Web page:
Who Is Responsible for Falling Debris Injuries in Massachusetts?
Falling debris is a significant injury risk. Common injuries associated with falling objects are head injuries, skull fractures and traumatic brain damage. A falling object could cause permanent disabilities or the wrongful death of a victim. If you or someone you love has injuries from falling debris in Massachusetts, identify the party that could be legally responsible. This first step could enable you to bring a claim against someone for financial compensation.
Falling objects, materials, tools and debris are common incidents at construction sites. Data from the Occupational Safety and Health Administration states that workers getting struck by falling objects was the second leading cause of death in the construction industry in 2018, responsible for 112 deaths (11.1% of all fatalities in construction). Debris may fall and strike workers, pedestrians and passersby at a construction site due to poorly constructed scaffolds, unsecured tools/materials and structural collapses.
If the negligence of a construction company or one of its hired workers resulted in a falling debris injury, the company could be liable for your damages. A construction company could be directly liable for failing to maintain a safe premise by properly training its employees, inspecting for hazards and repairing known defects. It could also be vicariously liable for a negligent or reckless construction worker that causes falling debris.
Some falling debris injuries arise due to defective and dangerous products. A crane collapse at a construction site, for example, could point to the liability of the crane manufacturer. A manufacturer or distributor might bear fault for falling debris if one of its products malfunctioned due to a defect and this caused the injury in question. In general, you will not have to prove negligence to obtain compensation as a plaintiff during a product liability claim. The rules of strict product liability will apply instead.
If falling debris stemmed from a property defect, such as a weakened building structure, the owner of the property could be legally responsible. A fire, flood, building collapse, roof collapse, rotted tree limb, or falling objects inside a building (e.g. a ceiling fan or light) could all point to a landowner’s liability for damages.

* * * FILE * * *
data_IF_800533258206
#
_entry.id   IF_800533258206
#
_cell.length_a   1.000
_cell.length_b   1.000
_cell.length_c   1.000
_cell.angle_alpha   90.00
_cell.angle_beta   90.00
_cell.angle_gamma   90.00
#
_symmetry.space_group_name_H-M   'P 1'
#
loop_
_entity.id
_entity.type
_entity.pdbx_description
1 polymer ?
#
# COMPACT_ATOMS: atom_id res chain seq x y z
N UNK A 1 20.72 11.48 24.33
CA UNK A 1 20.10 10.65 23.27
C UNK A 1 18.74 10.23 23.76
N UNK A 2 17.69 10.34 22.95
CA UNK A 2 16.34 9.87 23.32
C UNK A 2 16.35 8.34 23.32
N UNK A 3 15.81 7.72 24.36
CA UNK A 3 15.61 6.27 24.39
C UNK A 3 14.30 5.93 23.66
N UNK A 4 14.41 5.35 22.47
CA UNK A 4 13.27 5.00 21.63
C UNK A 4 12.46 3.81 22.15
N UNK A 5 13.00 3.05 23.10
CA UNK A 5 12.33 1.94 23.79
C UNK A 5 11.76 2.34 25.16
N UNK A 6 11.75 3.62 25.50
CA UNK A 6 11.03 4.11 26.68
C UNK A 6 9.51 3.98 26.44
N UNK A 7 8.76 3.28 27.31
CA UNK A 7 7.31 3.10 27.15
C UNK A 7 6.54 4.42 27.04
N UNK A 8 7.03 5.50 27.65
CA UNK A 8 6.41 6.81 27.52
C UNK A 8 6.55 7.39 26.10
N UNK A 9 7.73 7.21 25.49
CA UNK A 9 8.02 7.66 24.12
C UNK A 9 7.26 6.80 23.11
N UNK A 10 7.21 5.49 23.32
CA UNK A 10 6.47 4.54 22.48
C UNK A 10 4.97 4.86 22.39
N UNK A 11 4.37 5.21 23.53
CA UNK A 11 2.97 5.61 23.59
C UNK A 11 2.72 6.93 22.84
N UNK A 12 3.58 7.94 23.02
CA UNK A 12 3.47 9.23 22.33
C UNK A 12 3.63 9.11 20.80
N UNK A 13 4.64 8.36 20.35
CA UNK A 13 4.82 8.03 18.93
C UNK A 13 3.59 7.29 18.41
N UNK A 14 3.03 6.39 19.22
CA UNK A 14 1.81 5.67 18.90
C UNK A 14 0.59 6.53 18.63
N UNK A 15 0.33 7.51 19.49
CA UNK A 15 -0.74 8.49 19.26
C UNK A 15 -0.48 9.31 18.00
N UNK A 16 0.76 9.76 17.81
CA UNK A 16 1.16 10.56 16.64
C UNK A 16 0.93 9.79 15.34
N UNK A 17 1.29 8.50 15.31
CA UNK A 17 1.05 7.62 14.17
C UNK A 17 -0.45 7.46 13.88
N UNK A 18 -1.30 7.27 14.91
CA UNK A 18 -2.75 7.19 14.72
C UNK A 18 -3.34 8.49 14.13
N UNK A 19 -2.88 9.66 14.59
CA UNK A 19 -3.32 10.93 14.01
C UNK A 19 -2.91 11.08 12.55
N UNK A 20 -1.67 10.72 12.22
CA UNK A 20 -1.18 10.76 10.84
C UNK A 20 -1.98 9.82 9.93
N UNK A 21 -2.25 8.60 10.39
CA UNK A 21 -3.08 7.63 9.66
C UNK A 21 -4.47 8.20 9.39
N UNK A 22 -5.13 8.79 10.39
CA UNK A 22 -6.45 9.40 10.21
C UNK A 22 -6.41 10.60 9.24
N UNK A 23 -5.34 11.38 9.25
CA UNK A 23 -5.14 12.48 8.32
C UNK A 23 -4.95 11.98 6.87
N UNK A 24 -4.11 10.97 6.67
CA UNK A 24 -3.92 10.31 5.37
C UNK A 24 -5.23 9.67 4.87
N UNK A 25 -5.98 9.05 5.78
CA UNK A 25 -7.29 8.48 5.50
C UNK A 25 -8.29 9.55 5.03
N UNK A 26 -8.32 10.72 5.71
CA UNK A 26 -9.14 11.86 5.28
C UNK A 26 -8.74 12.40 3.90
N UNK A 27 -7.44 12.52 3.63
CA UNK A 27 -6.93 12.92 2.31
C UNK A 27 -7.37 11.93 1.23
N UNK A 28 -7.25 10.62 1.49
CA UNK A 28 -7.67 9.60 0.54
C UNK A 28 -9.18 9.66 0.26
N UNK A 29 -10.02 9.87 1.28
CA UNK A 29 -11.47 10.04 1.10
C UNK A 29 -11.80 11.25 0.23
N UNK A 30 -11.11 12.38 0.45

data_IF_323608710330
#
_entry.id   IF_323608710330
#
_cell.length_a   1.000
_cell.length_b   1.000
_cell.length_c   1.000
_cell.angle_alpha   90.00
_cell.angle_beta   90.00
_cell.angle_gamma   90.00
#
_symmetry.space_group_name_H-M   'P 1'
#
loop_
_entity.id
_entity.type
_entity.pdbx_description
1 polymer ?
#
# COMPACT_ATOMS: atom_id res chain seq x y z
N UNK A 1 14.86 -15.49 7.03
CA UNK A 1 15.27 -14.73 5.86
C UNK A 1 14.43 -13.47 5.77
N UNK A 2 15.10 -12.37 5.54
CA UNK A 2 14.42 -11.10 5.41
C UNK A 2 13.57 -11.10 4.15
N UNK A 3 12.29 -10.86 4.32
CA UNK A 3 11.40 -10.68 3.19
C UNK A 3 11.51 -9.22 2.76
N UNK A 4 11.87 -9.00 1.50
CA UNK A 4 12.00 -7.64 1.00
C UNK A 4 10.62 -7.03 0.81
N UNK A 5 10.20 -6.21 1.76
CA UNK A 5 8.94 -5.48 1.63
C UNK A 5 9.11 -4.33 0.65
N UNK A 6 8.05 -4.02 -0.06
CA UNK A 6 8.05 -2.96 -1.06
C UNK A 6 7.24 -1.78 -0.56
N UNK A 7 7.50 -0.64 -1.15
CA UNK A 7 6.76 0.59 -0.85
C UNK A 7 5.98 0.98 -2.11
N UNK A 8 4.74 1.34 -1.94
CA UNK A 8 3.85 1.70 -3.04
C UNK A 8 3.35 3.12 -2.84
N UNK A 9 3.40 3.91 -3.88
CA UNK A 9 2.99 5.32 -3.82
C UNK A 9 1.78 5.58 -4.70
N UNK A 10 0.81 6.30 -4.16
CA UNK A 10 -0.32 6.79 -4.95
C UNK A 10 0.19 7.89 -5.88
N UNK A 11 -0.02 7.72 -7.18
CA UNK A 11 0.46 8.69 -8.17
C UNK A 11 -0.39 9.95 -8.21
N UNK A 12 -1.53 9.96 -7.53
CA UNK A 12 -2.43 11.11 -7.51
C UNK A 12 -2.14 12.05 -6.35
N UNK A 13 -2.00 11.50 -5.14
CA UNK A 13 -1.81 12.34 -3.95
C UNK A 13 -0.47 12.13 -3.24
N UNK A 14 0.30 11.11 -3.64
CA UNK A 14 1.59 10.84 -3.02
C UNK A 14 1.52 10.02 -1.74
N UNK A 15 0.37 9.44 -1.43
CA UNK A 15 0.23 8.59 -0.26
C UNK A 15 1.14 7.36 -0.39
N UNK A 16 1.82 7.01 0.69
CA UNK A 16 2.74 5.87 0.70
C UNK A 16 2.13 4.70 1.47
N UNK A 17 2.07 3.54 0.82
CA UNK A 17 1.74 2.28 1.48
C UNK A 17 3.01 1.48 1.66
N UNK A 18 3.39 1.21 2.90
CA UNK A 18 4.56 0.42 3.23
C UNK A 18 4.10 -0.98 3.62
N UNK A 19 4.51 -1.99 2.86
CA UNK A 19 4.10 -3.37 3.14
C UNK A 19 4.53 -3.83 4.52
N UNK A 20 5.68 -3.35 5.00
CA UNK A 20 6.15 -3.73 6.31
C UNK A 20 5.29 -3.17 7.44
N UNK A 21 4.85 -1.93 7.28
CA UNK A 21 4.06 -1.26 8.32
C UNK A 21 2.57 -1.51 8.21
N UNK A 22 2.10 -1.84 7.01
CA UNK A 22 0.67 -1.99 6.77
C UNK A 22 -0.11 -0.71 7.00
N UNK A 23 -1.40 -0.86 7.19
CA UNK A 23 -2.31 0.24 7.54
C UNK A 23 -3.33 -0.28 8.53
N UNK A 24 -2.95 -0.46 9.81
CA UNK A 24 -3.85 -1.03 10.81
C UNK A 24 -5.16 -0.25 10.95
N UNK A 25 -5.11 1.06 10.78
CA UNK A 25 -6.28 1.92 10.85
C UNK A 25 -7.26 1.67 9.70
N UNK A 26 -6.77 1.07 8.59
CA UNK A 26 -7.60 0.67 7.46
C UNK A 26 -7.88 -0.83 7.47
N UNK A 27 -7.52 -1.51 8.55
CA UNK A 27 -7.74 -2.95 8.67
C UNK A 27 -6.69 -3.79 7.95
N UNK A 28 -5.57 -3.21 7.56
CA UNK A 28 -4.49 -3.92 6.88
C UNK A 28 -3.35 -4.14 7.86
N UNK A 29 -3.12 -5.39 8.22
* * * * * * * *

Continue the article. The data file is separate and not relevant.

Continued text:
All property owners in Massachusetts must maintain reasonably safe premises. This duty of care may require inspecting a property for hazards, repairing known hazards and warning visitors of foreseeable risks of harm. If the property owner negligently failed to prevent the falling debris, he or she could be liable for an accident victim’s losses. You could have a claim against an individual property owner, a business owner or the government depending on where the incident occurred.
You might have a claim against a government entity in Massachusetts if the falling debris injured you in a public place. If a dead tree limb fell on you in a public park, for example, the state, county or city government body in charge of park maintenance could be liable. Claims against the government have different rules than typical injury cases. Hire a lawyer near you to help you bring a claim to damages against the government where your accident occurred.
Proving Your Falling Debris Claim
If you believe someone reasonably could have prevented the debris from falling and injuring you, that party may owe you compensation. File an insurance claim against the at-fault party and negotiate for a fair injury settlement. If an insurance settlement is not possible, your lawyer can help you go to trial. During an injury trial, you or your lawyer will need to prove the defendant breached a duty of care owed to you. Then, your lawyer will need evidence that the debris would not have fallen were it not for the defendant’s negligence. A Boston personal injury attorney can help you with each phase of your injury case.
For more information, call our law office at (617)-391-9001. Or if you would prefer to email us, then please visit our contact page.
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